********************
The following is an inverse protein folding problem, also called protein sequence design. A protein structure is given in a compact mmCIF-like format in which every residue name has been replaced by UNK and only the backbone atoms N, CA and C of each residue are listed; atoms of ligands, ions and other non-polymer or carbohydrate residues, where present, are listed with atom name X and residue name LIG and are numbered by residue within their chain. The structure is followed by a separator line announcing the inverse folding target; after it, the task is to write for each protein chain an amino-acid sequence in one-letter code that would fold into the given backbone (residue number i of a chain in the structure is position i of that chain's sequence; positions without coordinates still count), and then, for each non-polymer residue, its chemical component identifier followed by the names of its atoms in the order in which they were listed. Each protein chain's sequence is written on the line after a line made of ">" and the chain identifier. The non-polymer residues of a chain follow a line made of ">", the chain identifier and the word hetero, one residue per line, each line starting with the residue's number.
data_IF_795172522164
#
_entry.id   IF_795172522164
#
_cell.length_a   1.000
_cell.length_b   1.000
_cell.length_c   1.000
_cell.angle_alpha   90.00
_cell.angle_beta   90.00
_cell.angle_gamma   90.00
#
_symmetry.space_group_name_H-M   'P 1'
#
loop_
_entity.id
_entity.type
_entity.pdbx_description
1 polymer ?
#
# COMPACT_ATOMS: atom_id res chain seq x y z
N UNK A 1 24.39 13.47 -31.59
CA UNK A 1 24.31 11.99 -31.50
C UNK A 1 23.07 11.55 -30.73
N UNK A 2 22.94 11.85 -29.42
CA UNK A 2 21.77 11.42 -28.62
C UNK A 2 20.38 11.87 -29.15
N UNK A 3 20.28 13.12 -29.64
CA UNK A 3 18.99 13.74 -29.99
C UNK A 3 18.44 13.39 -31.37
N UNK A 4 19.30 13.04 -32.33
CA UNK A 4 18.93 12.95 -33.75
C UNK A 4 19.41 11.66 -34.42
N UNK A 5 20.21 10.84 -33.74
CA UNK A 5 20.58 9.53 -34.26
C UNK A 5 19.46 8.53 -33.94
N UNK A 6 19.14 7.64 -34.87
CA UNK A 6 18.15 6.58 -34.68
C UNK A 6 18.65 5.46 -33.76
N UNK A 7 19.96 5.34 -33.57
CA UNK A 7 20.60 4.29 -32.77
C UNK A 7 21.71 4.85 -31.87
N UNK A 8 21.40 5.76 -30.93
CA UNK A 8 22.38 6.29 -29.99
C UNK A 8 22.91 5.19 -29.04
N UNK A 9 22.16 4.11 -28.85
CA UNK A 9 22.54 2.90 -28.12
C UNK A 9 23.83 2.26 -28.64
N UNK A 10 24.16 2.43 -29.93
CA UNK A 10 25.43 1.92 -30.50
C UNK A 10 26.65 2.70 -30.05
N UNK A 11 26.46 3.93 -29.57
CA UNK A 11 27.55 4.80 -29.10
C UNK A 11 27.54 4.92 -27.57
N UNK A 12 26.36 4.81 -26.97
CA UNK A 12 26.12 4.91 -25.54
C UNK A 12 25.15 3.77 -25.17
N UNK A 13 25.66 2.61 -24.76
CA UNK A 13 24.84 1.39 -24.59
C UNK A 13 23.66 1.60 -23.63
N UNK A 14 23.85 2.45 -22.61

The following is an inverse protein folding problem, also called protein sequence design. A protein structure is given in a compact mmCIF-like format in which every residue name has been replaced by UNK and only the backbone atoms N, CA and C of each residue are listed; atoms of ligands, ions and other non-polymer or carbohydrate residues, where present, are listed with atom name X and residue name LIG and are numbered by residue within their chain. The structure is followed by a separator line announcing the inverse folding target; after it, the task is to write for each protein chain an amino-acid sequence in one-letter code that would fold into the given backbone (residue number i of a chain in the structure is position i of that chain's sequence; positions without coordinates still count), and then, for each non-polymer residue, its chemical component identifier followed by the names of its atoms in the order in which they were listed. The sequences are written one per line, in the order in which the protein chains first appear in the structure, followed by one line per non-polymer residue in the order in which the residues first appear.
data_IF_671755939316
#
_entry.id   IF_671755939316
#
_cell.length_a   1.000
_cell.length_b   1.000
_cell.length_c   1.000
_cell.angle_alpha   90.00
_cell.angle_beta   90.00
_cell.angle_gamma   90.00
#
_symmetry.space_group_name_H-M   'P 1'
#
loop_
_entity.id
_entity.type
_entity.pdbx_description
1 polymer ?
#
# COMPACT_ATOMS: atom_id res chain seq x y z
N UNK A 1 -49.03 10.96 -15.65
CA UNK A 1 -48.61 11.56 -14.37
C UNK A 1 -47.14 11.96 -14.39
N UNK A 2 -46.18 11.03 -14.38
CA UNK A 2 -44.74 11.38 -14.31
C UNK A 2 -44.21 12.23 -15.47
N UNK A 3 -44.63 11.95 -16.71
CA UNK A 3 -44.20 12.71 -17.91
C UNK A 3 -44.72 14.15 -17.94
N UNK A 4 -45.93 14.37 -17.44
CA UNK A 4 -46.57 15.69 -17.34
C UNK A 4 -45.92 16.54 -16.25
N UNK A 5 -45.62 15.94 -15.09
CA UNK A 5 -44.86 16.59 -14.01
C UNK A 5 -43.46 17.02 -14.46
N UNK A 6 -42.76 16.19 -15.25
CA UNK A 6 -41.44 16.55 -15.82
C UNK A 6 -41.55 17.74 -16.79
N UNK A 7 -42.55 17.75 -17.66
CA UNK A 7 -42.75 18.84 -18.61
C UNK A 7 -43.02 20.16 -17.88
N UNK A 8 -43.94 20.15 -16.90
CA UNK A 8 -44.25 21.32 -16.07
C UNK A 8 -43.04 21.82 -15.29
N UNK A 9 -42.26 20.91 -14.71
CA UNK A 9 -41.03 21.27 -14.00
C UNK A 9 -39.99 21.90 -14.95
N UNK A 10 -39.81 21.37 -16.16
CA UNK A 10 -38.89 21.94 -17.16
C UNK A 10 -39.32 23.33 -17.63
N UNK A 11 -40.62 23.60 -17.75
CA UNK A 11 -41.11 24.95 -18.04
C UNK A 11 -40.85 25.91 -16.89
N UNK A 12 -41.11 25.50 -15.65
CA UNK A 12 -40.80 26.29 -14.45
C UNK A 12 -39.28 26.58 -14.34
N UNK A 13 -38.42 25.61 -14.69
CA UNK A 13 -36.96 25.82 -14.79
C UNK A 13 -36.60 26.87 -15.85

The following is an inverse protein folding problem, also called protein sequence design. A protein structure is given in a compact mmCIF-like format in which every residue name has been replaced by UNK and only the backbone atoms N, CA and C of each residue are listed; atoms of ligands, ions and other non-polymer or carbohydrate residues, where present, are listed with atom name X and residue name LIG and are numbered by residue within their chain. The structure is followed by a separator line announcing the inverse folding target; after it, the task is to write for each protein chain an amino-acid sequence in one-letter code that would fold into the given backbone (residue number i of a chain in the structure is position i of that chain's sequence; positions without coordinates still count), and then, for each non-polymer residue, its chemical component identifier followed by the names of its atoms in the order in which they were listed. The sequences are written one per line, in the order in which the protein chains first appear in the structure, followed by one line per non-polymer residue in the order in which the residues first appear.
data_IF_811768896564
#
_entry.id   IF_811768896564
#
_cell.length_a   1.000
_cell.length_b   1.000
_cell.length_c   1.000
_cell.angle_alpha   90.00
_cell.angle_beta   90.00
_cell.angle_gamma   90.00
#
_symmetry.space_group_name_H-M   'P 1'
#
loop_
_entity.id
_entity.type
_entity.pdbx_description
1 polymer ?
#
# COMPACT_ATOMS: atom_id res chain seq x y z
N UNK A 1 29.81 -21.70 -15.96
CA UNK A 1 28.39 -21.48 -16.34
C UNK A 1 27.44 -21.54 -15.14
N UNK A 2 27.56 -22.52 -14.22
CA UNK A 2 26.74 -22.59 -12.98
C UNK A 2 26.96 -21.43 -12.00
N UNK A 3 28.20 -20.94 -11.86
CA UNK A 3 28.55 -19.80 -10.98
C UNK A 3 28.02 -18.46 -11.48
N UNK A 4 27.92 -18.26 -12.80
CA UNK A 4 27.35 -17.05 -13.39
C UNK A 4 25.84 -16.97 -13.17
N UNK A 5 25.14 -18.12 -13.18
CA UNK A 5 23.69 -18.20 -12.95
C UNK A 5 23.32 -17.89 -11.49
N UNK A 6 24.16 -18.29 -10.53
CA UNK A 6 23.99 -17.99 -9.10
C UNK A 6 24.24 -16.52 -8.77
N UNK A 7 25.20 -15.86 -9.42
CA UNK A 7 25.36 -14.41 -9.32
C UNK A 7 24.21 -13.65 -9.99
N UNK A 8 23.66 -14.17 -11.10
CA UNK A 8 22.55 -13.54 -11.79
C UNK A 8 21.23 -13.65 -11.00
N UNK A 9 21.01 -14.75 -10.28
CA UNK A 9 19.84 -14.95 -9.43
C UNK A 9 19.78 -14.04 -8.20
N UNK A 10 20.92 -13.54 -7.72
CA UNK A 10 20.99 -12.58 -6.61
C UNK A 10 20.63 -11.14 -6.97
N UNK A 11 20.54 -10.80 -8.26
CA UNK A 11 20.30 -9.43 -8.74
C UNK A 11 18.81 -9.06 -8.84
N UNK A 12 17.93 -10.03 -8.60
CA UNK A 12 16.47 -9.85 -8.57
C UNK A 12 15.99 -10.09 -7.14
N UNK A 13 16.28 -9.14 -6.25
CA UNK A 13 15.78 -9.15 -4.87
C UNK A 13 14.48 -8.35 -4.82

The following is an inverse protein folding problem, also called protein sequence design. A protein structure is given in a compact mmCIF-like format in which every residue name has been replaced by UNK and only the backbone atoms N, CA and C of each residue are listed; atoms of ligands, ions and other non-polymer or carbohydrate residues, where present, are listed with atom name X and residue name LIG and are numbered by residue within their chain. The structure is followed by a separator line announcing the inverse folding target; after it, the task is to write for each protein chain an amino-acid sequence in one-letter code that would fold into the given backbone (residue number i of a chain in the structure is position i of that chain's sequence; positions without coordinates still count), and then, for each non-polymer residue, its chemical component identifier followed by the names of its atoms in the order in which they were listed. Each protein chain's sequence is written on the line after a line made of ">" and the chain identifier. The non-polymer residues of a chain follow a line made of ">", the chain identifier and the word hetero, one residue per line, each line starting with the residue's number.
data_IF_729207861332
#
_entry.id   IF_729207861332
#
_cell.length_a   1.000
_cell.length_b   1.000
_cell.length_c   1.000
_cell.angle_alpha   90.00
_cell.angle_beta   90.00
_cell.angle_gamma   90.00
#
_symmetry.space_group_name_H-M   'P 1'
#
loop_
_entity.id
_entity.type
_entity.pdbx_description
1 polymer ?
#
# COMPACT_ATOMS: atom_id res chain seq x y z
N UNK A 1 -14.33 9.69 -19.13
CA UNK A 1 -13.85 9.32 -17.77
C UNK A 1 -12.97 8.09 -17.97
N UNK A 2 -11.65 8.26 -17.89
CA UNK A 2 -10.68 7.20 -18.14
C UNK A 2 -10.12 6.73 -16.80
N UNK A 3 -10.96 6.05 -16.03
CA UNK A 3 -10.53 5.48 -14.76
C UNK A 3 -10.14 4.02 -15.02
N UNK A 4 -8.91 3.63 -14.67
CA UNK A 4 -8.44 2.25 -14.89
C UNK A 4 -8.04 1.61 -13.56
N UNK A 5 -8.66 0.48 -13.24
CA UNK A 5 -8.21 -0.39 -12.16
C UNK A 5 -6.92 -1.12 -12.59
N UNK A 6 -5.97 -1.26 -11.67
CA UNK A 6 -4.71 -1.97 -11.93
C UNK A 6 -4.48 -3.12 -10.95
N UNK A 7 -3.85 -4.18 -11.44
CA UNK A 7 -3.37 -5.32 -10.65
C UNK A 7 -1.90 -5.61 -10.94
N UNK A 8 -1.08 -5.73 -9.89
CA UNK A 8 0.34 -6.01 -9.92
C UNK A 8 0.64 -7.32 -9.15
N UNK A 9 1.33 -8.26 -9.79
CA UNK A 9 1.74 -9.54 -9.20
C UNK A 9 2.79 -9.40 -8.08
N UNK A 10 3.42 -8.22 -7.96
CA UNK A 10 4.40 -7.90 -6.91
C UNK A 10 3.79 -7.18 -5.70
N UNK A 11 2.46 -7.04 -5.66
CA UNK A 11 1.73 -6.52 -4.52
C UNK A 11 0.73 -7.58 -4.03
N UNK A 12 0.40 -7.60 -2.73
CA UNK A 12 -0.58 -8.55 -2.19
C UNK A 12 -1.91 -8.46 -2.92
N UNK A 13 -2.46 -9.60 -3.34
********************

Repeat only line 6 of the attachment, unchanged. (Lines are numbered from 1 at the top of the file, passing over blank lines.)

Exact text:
_cell.length_a   1.000